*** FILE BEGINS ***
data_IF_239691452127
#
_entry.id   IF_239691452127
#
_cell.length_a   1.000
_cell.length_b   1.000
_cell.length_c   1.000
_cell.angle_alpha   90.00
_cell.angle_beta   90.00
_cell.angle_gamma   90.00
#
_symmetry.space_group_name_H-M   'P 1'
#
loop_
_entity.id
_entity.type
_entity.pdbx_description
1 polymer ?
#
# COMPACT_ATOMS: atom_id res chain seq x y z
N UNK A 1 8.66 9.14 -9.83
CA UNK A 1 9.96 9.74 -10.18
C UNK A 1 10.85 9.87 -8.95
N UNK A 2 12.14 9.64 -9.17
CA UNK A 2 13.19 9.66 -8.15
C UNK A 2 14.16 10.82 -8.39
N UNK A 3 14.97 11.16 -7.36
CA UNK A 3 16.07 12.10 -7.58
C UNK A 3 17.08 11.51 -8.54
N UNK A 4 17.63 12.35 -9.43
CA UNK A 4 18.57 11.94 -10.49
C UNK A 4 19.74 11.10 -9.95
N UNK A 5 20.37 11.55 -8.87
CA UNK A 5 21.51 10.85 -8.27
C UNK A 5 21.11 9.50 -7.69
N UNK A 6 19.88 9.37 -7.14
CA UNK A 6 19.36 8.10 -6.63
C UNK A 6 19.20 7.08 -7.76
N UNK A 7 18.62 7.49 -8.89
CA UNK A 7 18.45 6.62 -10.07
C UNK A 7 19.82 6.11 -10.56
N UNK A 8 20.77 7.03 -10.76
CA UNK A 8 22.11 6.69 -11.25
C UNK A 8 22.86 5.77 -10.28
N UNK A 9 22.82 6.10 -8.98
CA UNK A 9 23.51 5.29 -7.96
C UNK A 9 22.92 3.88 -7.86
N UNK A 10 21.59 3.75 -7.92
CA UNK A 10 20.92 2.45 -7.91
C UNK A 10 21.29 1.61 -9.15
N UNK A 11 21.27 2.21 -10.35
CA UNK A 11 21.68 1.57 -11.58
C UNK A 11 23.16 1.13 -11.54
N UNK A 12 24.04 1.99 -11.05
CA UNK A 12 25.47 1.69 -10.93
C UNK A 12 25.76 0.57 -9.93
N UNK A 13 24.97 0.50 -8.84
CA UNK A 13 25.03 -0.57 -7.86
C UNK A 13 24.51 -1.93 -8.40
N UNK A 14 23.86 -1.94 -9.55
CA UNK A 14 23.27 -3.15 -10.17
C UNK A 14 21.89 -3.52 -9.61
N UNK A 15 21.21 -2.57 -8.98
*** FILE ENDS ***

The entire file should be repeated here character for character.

data_IF_239691452127
#
_entry.id   IF_239691452127
#
_cell.length_a   1.000
_cell.length_b   1.000
_cell.length_c   1.000
_cell.angle_alpha   90.00
_cell.angle_beta   90.00
_cell.angle_gamma   90.00
#
_symmetry.space_group_name_H-M   'P 1'
#
loop_
_entity.id
_entity.type
_entity.pdbx_description
1 polymer ?
#
# COMPACT_ATOMS: atom_id res chain seq x y z
N UNK A 1 8.66 9.14 -9.83
CA UNK A 1 9.96 9.74 -10.18
C UNK A 1 10.85 9.87 -8.95
N UNK A 2 12.14 9.64 -9.17
CA UNK A 2 13.19 9.66 -8.15
C UNK A 2 14.16 10.82 -8.39
N UNK A 3 14.97 11.16 -7.36
CA UNK A 3 16.07 12.10 -7.58
C UNK A 3 17.08 11.51 -8.54
N UNK A 4 17.63 12.35 -9.43
CA UNK A 4 18.57 11.94 -10.49
C UNK A 4 19.74 11.10 -9.95
N UNK A 5 20.37 11.55 -8.87
CA UNK A 5 21.51 10.85 -8.27
C UNK A 5 21.11 9.50 -7.69
N UNK A 6 19.88 9.37 -7.14
CA UNK A 6 19.36 8.10 -6.63
C UNK A 6 19.20 7.08 -7.76
N UNK A 7 18.62 7.49 -8.89
CA UNK A 7 18.45 6.62 -10.07
C UNK A 7 19.82 6.11 -10.56
N UNK A 8 20.77 7.03 -10.76
CA UNK A 8 22.11 6.69 -11.25
C UNK A 8 22.86 5.77 -10.28
N UNK A 9 22.82 6.10 -8.98
CA UNK A 9 23.51 5.29 -7.96
C UNK A 9 22.92 3.88 -7.86
N UNK A 10 21.59 3.75 -7.92
CA UNK A 10 20.92 2.45 -7.91
C UNK A 10 21.29 1.61 -9.15
N UNK A 11 21.27 2.21 -10.35
CA UNK A 11 21.68 1.57 -11.58
C UNK A 11 23.16 1.13 -11.54
N UNK A 12 24.04 1.99 -11.05
CA UNK A 12 25.47 1.69 -10.93
C UNK A 12 25.76 0.57 -9.93
N UNK A 13 24.97 0.50 -8.84
CA UNK A 13 25.03 -0.57 -7.86
C UNK A 13 24.51 -1.93 -8.40
N UNK A 14 23.86 -1.94 -9.55
CA UNK A 14 23.27 -3.15 -10.17
C UNK A 14 21.89 -3.52 -9.61
N UNK A 15 21.21 -2.57 -8.98